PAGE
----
From The Economist, October 10th 2016
The pair helped the field understand how contracts work
SUPPOSE that you and I are interested in opening a lemonade stand together. We agree that I will bring the materials we need (cups, stand and so forth) while you will make the lemonade. I’ll do the pouring while you mind the cashbox and at the end we will split the proceeds fairly. A doubt niggles, though. I am worried you might, at the end, try to hog the contents of the cashbox. We therefore decide to draw up a contract (common practice in the lemonade-stand industry) dictating that the returns to our operation must be split evenly. But then you start to worry: much of the success of our stand will depend on the quality of the lemonade, over which I have no control. What if I decide to slack off and piggyback on your lemonade-brewing genius, knowing that after you pour your sweat into the lemonade (not literally), the split is still an even 50-50? We therefore set to haggling over language in the contract setting out precisely how each of us should do our respective jobs.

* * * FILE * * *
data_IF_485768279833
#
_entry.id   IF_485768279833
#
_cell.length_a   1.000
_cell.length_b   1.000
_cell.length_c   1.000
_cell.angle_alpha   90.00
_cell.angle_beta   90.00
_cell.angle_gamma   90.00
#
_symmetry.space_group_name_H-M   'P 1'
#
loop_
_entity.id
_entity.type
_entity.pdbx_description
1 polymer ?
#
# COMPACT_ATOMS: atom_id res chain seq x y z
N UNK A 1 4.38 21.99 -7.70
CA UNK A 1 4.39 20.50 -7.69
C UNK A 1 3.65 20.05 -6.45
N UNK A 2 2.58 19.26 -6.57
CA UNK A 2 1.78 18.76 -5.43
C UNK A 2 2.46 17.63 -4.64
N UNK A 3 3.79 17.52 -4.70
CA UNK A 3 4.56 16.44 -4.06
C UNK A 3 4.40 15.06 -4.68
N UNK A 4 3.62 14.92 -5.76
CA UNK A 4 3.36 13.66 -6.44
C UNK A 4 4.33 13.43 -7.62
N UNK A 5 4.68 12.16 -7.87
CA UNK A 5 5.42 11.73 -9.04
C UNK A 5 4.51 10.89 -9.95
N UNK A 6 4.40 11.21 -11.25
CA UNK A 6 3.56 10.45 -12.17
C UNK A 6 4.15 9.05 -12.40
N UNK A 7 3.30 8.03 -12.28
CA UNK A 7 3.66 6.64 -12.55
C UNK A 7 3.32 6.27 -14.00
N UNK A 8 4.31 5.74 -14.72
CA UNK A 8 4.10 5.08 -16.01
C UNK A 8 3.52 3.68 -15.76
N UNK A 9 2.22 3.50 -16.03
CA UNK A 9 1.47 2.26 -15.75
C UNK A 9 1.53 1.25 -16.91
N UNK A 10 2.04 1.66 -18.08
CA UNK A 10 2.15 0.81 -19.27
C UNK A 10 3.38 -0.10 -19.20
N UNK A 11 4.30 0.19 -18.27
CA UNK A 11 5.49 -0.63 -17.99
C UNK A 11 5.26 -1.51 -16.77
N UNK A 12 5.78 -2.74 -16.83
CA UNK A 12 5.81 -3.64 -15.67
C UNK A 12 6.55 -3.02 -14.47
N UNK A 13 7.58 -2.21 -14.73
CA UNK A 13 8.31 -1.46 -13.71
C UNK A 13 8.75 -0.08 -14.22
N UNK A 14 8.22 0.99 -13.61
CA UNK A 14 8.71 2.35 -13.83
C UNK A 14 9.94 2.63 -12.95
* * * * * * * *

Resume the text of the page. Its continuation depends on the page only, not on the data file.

Contracts play a critical role in the operation of the modern economy. They set out who is allowed to do what with the land they own, the people they employ and the songs they store on their smartphones. They underpin nearly all of the banking and insurance sectors. Individuals are self-interested, but to take advantage of economic opportunity people must often work together and find ways to align their interests (or minimise conflicts of interest). That’s where contracts come in. This morning, The Swedish Riksbank awarded this year’s Nobel prize for economic sciences to Oliver Hart, a British economist at Harvard University, and Bengt Holmstrom, a Finnish economist at MIT, for their work improving our understanding of how and why contracts work, and when they can be made to work better.